Bovine TB transfer down to indirect contact, finds research

Cattle and badgers with TB rarely meet, new research has claimed.

Research from the Royal Veterinary College (RVC) has suggested that direct contact between cattle and badgers is rare. Therefore, disease transmission is more likely to come from "indirectly sharing" space, such as fields, the study suggests.

Direct and indirect interactions between badgers and cattle were monitored by researchers, who fitted automated high-tech proximity loggers on the animals. Base stations were placed near badger latrines on pastures in a south-west England location.

As a result, researchers said: "Direct interactions (within 1.4 metres) between badgers and cows at pasture were very rare, with only four out of over 500,000 animal-to-animal contacts recorded between the two species."

While indirect reactions (visits to badger latrines) were far more frequent than direct contacts, "with 400 visits by badgers and 1,700 visits by cattle recorded", they said, adding: "This suggests that indirect contacts might be more important than direct in terms of disease transmission at pasture."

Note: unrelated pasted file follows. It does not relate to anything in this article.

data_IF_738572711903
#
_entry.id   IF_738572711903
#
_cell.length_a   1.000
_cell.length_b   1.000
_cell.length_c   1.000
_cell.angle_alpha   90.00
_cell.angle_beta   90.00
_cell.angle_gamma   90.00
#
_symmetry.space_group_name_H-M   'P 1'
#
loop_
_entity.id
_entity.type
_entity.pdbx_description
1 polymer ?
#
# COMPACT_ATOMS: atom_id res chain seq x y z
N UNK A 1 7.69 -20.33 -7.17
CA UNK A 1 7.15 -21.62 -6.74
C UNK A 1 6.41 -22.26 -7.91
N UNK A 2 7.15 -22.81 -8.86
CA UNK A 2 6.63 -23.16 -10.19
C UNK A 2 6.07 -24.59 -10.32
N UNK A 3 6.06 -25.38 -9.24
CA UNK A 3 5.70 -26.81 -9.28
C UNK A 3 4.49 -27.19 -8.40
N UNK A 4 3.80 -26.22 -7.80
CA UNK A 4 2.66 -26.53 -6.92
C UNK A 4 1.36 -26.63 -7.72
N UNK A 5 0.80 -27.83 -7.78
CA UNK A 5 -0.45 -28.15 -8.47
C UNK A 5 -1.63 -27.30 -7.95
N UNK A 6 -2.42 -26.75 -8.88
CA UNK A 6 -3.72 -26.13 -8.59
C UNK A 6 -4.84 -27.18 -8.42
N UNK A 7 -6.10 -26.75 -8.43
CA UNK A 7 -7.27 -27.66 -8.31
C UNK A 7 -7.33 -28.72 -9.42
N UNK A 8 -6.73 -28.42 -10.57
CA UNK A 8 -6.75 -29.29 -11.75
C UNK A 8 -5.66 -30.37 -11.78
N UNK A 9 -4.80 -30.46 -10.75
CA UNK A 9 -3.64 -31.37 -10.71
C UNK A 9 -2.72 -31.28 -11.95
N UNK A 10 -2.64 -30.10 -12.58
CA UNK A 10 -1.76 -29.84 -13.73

During the study, half of the badgers tested positive for TB, however, the infectious status of individual badgers did not affect the frequency or duration of their visits to latrines located on pasture grazed by cattle, researchers explained.

Study leader Dr Julian Drewe from the RVC said: "Our findings reveal that direct contacts between badgers and cattle at pasture are surprisingly rare, despite ample opportunity for interactions to occur, suggesting that the two species may be ignoring or even actively avoiding one another.

She reiterated that indirect visits to badger latrines were more common, which suggested they represented a more typical nature of interspecies contact. She added: "This clearly has disease management implications, and more work is now needed in this area to look at how such contact can be limited, to reduce the number of cases of bovine TB in the future."


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